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Mortal Women and Celestial Lovers
Page Last Updated: June 13, 2013Throughout Indian history, womanhood in all its aspects has been glorified. In traditional India, ideas of womanhood included her role as mother and wife. Although the social status of women was always related to that of her husband, their position in the household was one of authority and honor. No religious ritual was complete without her. The great Indian epics have highlighted women in these roles; a classic example is the character Draupadi in the epic Mahabharata.
Women's influence was also strongly felt in the courts. In the harem - an institution shared by both Muslim and Hindu royalty and the aristocratic classes women lived in seclusion, and were specially trained in the arts of dance, music and poetry for the entertainment of the king and his nobles. These women enjoyed fine clothes, and were paid a salary according to their rank. The harem quarters were built with high walls as her privacy was held in high regard. Although such women led privileged lives, they, like their poorer counterparts, nevertheless continued to be severely restricted in a patriarchal society.
© K. L. Kamat
However, some royal or aristocratic women did enjoy greater freedom and indulged in male-dominated activities. During the Gupta period (4th-6th century ), women held prominent positions in the administration of the state. There were women who were involved in political affairs in later times. During the rule of the Moghuls (l6th-18th century -- see: When the Moghuls Ruled), none could surpass Noor Jahan (1688?-1645) whose strong personality supplanted even the ablest of politicians and soldiers. This trend continued up to the Vijayanagar period (14th-l6th century) with women contributing to political, social and literary activities. They were trained in wrestling and handled swords and shields. In 19th century colonial India there were queens such as Lakshmibai of Jhansi (1835-1858) and Ahalya Bai Holkar of Indore (1735-1795) who participated in wars. However, such women were exceptions in Indian history as the average women played a more passive role in society.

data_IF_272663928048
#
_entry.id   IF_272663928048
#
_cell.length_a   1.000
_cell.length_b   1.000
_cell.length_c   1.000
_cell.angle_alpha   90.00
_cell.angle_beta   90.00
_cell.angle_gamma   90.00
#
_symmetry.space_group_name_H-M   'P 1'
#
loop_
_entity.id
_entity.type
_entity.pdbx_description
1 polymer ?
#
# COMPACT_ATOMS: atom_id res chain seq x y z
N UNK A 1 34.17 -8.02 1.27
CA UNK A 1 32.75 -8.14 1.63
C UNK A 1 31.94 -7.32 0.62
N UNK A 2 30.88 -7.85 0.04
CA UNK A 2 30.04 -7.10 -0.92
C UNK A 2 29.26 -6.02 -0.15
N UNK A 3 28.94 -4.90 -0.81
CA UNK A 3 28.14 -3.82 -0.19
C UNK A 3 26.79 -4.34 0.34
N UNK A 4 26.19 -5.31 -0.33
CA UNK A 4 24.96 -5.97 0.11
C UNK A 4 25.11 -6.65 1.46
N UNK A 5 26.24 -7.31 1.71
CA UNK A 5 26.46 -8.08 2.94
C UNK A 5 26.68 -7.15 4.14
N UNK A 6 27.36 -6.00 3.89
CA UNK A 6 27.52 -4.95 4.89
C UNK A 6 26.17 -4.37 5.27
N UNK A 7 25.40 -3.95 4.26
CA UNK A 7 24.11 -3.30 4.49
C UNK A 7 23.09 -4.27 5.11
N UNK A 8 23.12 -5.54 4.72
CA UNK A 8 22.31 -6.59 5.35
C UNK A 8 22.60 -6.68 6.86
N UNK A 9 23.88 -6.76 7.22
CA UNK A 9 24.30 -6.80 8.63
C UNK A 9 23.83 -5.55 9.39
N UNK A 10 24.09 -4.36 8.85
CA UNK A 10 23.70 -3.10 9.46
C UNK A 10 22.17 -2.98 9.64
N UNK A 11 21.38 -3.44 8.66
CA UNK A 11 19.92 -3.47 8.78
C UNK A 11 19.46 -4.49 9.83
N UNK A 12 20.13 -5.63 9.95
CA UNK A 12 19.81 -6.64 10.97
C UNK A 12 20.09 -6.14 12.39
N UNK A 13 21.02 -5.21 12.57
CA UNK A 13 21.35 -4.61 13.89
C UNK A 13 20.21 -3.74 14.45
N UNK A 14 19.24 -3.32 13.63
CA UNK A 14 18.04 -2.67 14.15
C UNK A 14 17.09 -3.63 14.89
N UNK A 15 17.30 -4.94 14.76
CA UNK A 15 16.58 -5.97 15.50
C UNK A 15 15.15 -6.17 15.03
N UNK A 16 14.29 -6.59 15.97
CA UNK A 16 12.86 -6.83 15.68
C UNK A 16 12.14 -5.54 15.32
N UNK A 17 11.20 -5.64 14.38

There were women who had the privilege of education but they were few. Before the rise of the Muslim empires, education was restricted to the Brahmin caste. The Muslim rulers however encouraged education which was available both to Muslims and Hindus. Girls usually attended the same schools as boys until puberty. Older girls were often taught privately or sent to special schools called makhtäbs. Daughters from wealthy households were taught in their homes by learned women or men. Apart from instruction in literature, philosophy and religion, girls were expected to learn the rudiments of domestic sciences such as cooking, spinning, sewing and tending to the young.
Every society has a distinctive way of looking at the most natural of human emotions - love. In India, as reflected in its art, literature, religion and culture, societies of the ancient and medieval periods were immersed in the experience and celebration of the amorous.
The ideal woman in ancient India was said to be endowed with thick thighs and broad lips, balanced by a slender waist and heavy breasts. Her lips, the tips of her fingers and toes, and the palms and soles of her feet were tinted with red lacquer. Every effort was made to enhance her beauty including countless herbal recipes. Her physical characteristics were emphasized as they were linked to notions of love, passion and sexuality.